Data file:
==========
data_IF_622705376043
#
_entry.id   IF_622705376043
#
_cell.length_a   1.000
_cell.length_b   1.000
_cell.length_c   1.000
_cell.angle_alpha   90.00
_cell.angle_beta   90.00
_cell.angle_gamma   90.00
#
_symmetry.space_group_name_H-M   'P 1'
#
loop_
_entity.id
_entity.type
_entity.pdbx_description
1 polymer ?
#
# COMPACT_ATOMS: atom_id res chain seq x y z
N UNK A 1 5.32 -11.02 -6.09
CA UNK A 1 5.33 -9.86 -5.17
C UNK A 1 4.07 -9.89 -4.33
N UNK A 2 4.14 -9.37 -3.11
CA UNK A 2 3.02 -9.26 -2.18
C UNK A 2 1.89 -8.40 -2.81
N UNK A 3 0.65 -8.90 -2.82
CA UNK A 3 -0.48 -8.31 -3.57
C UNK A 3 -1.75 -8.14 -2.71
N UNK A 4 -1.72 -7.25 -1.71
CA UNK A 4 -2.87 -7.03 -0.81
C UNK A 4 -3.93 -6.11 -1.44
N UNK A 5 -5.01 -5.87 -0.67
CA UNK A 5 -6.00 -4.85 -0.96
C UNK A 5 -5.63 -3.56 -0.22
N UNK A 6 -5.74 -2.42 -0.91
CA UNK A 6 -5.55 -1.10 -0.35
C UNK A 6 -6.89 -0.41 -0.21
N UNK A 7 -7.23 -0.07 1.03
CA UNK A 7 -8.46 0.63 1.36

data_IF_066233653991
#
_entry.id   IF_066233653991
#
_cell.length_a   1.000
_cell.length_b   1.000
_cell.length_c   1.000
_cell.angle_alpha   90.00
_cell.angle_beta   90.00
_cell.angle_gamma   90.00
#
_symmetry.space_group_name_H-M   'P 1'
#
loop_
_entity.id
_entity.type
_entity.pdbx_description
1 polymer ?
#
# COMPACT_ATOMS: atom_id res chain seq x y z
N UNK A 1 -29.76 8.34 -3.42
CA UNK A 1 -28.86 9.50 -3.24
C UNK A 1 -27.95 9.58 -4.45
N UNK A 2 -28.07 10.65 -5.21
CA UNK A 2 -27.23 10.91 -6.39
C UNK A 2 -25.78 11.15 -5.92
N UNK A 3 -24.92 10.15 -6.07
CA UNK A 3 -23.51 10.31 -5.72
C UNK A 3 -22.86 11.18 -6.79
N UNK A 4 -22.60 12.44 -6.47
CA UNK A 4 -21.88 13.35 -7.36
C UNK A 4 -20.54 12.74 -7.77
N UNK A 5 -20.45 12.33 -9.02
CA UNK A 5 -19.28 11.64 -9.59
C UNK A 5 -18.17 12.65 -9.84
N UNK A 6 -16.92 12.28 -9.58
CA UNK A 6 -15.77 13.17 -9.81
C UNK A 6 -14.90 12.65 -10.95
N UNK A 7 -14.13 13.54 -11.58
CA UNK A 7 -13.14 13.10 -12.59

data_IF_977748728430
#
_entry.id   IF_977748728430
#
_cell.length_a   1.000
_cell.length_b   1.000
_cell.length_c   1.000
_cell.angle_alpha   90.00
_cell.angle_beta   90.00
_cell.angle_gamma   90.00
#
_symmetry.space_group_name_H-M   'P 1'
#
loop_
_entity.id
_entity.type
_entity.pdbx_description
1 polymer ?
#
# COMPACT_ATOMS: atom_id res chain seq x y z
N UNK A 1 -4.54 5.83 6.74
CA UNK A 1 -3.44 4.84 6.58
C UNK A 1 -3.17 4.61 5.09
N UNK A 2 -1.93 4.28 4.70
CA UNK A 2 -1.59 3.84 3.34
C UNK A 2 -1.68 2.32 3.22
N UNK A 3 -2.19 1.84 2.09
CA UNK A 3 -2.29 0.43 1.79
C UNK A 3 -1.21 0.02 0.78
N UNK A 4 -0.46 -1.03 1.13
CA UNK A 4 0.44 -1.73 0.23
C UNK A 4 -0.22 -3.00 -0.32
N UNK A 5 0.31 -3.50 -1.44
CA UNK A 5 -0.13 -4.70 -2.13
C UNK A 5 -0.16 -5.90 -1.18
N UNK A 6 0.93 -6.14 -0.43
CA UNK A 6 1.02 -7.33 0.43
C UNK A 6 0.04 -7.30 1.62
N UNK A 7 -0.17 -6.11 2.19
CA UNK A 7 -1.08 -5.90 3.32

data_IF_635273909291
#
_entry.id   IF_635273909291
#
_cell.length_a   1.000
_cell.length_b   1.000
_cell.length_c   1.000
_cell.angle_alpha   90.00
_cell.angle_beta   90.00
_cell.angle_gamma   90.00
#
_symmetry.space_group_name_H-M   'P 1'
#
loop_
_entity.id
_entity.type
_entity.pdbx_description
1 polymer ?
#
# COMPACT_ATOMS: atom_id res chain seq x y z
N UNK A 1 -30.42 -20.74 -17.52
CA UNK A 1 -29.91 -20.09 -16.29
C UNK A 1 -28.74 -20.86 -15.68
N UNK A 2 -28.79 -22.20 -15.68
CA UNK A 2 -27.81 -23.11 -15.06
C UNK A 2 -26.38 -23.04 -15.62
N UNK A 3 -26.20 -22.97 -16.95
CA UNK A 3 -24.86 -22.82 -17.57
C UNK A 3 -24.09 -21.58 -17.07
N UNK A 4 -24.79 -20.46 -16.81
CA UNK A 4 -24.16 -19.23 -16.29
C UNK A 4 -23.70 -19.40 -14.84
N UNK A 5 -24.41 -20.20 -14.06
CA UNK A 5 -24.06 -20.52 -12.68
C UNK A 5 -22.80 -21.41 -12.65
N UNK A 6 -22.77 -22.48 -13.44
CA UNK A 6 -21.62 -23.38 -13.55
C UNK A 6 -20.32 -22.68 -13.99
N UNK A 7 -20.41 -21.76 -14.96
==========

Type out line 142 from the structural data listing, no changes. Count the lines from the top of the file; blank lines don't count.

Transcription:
CA UNK A 1 -29.91 -20.09 -16.29